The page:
Quote from: http://www.globalsecurity.org/military/agency/usaf/cap.htmIt had reported 173 U-boats sighted, sunk two, and had dropped a total of 83 bombs and depth charges upon 57 of these – with several other "probables." It's aircrews flew 86,865 missions over coastal waters for a total of 244,600 hours – which approximates to 24 million miles. The patrols summoned help for 91 ships in distress and for 363 survivors of submarine attacks. It sighted and reported 17 floating mines, and, at the request of the US Navy, flew 5,684 special convoy missions. Although the victory against the submarine was a joint operation of the Army, Navy, Coast Guard, and the CAP, it is a fact that the U-boats disappeared in direct proportion to the spread of CAP operations.
Quote from: http://www.centennialofflight.gov/essay/Air_Power/CAP/AP32.htmBy 1943, Civil Air Patrol coastal patrols had flown 244,600 hours totaling 24 million miles (38.6 million kilometers), summoning help for 91 ships in distress and aiding in the rescue of 363 survivors of submarine attacks. CAP patrols spotted 173 enemy submarines, attacking 57 with bombs or depth charges, damaging 10 and sinking 2. In recognition of its effectiveness, President Franklin D. Roosevelt issued an Executive Order on April 29, 1943, establishing the Civil Air Patrol as the auxiliary of the U.S. Army Air Forces. At the time of its transfer to the AAF, the Civil Air Patrol ranks had swelled to more than 75,000 volunteers.
Quote from: http://www.bookrags.com/Civil_Air_PatrolThe CAP's first kill was claimed with one of the larger aircraft. The Grumman G-44 Widgeon, armed with two depth charges and crewed by Captain Johnny Haggins and Major Wynant Farr, was scrambled when another CAP patrol radioed that they had encountered an enemy submarine but were returning to base (due to low fuel). After scanning the area, Farr spotted the U-boat cruising beneath the surface of the waves. Unable to accurately determine the depth of the vessel, Haggins and Ferr radioed the situation back to base and followed the enemy in hopes that it would rise to periscope depth. For three hours, the crew shadowed the submarine, but it didn't rise. Just as Haggins was about to return to base, the U-boat rose to periscope depth, and Haggins swung the aircraft around and aligned with the submarine and dove to 100 feet (30 m). Farr released one of the two depth charges, literally blowing the submarine's front out of the water. As it left an oil slick, Farr released the second charge and debris appeared on the surface, confirming the U-boat's demise and the Civil Air Patrol's first kill.The kill was perhaps the crowning achievement for CAP's Coastal Patrol, which continued to operate for about 18 months (from March 5, 1942 to August 31, 1943) before being officially retired. In this timeframe, the Coastal Patrol reported 173 U-boats, 57 of which were attacked by CAP aircraft with 83 ordnance pieces, and two of which were confirmed sunk. For a group of volunteer civilians, this is without a doubt a monumental achievement. In addition, the Coastal Patrol flew 86,865 missions, logging over 244,600 hours. Coastal Patrol aircraft reported 91 ships in distress and played a key role in rescuing 363 survivors of U-boat attacks. 117 floating mines were reported and 5,684 convoy missions were flown for the Navy.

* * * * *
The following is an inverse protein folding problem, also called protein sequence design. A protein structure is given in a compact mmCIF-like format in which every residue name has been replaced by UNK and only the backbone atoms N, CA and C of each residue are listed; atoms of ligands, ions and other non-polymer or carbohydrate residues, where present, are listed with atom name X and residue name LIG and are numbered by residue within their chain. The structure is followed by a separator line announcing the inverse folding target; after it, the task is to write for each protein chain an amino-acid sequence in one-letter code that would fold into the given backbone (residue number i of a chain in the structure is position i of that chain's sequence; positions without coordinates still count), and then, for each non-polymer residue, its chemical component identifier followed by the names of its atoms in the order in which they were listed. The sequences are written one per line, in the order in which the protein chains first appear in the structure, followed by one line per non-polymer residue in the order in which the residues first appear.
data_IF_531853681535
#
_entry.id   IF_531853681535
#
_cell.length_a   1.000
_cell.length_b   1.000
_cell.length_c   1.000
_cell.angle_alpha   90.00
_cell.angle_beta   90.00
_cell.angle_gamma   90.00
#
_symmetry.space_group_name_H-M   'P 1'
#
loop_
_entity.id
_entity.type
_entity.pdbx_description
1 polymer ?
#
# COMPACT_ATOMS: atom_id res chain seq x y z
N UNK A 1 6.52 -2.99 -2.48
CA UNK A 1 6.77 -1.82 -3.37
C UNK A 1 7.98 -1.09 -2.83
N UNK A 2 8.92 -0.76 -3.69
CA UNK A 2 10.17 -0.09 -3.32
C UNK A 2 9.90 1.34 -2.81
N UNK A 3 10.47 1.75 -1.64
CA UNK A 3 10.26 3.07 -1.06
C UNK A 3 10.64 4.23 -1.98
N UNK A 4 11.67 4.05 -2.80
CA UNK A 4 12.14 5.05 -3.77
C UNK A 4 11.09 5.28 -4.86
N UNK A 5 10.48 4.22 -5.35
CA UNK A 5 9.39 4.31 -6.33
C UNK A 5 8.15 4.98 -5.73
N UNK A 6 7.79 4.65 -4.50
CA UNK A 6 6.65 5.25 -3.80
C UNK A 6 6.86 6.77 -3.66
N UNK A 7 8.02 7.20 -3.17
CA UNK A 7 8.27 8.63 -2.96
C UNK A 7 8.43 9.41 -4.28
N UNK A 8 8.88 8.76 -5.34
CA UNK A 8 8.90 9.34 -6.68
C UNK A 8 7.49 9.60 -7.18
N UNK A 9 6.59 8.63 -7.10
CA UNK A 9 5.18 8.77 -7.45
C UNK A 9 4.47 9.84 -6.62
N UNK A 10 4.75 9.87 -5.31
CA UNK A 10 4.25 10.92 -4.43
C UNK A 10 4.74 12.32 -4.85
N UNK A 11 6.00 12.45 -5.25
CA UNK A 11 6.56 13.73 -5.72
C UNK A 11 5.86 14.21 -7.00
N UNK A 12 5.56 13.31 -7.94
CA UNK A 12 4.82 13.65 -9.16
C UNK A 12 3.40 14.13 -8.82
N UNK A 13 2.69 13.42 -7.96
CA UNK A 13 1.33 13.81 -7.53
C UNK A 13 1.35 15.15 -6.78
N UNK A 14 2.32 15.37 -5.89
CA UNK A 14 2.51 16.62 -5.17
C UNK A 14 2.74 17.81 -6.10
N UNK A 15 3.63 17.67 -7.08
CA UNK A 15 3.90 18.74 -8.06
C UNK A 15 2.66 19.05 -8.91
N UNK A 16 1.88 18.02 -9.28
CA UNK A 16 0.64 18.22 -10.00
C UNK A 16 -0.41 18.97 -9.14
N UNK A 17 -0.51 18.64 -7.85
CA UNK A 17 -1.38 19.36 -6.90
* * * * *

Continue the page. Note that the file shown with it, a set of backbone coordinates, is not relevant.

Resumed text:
Quote from: http://www.amazon.com/Maine-Mexico-Americas-Private-Against/dp/0964474018/ref=sr_1_1/002-1524621-4823222?ie=UTF8&s=books&qid=1179857516&sr=1-1Keefer, Louis E., From Maine to Mexico: With America's Private Pilots in the Fight against Nazi U-Boats. Reston, Va.: COTU Publishing, 1997
Quote from: http://www.amazon.com/Flying-Minute-Men-story-Patrol/dp/B0007HH1US/ref=sr_1_1/002-1524621-4823222?ie=UTF8&s=books&qid=1179857568&sr=1-1Neprud, Robert E., Flying Minute Men: The Story of the Civil Air Patrol. New York: Duell, Sloan & Pearce, 1948